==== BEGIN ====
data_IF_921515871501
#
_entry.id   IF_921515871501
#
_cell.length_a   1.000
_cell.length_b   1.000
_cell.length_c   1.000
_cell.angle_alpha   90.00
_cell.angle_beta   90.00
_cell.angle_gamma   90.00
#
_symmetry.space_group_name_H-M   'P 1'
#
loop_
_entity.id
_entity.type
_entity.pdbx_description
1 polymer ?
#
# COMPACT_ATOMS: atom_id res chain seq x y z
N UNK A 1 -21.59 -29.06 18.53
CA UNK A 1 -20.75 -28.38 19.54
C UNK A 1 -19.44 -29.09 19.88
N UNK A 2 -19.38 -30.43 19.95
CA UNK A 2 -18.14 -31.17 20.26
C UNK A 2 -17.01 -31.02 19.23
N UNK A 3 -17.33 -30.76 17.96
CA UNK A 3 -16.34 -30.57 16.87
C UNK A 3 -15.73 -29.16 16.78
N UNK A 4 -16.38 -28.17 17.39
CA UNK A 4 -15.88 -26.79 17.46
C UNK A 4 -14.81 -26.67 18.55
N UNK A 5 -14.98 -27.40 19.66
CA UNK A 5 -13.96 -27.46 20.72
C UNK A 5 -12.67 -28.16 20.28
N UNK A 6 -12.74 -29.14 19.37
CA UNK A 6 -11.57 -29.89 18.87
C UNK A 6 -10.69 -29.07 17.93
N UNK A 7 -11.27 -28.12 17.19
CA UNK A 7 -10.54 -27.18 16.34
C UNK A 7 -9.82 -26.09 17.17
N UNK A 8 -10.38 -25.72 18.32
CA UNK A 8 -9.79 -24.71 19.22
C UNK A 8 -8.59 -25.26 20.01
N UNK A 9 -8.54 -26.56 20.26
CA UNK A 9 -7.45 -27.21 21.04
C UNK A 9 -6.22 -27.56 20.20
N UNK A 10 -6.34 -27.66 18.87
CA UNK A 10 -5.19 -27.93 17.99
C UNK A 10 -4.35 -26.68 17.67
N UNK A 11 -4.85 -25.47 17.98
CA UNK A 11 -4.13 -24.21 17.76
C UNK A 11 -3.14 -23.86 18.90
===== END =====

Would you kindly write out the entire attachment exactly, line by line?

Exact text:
data_IF_921515871501
#
_entry.id   IF_921515871501
#
_cell.length_a   1.000
_cell.length_b   1.000
_cell.length_c   1.000
_cell.angle_alpha   90.00
_cell.angle_beta   90.00
_cell.angle_gamma   90.00
#
_symmetry.space_group_name_H-M   'P 1'
#
loop_
_entity.id
_entity.type
_entity.pdbx_description
1 polymer ?
#
# COMPACT_ATOMS: atom_id res chain seq x y z
N UNK A 1 -21.59 -29.06 18.53
CA UNK A 1 -20.75 -28.38 19.54
C UNK A 1 -19.44 -29.09 19.88
N UNK A 2 -19.38 -30.43 19.95
CA UNK A 2 -18.14 -31.17 20.26
C UNK A 2 -17.01 -31.02 19.23
N UNK A 3 -17.33 -30.76 17.96
CA UNK A 3 -16.34 -30.57 16.87
C UNK A 3 -15.73 -29.16 16.78
N UNK A 4 -16.38 -28.17 17.39
CA UNK A 4 -15.88 -26.79 17.46
C UNK A 4 -14.81 -26.67 18.55
N UNK A 5 -14.98 -27.40 19.66
CA UNK A 5 -13.96 -27.46 20.72
C UNK A 5 -12.67 -28.16 20.28
N UNK A 6 -12.74 -29.14 19.37
CA UNK A 6 -11.57 -29.89 18.87
C UNK A 6 -10.69 -29.07 17.93
N UNK A 7 -11.27 -28.12 17.19
CA UNK A 7 -10.54 -27.18 16.34
C UNK A 7 -9.82 -26.09 17.17
N UNK A 8 -10.38 -25.72 18.32
CA UNK A 8 -9.79 -24.71 19.22
C UNK A 8 -8.59 -25.26 20.01
N UNK A 9 -8.54 -26.56 20.26
CA UNK A 9 -7.45 -27.21 21.04
C UNK A 9 -6.22 -27.56 20.20
N UNK A 10 -6.34 -27.66 18.87
CA UNK A 10 -5.19 -27.93 17.99
C UNK A 10 -4.35 -26.68 17.67
N UNK A 11 -4.85 -25.47 17.98
CA UNK A 11 -4.13 -24.21 17.76
C UNK A 11 -3.14 -23.86 18.90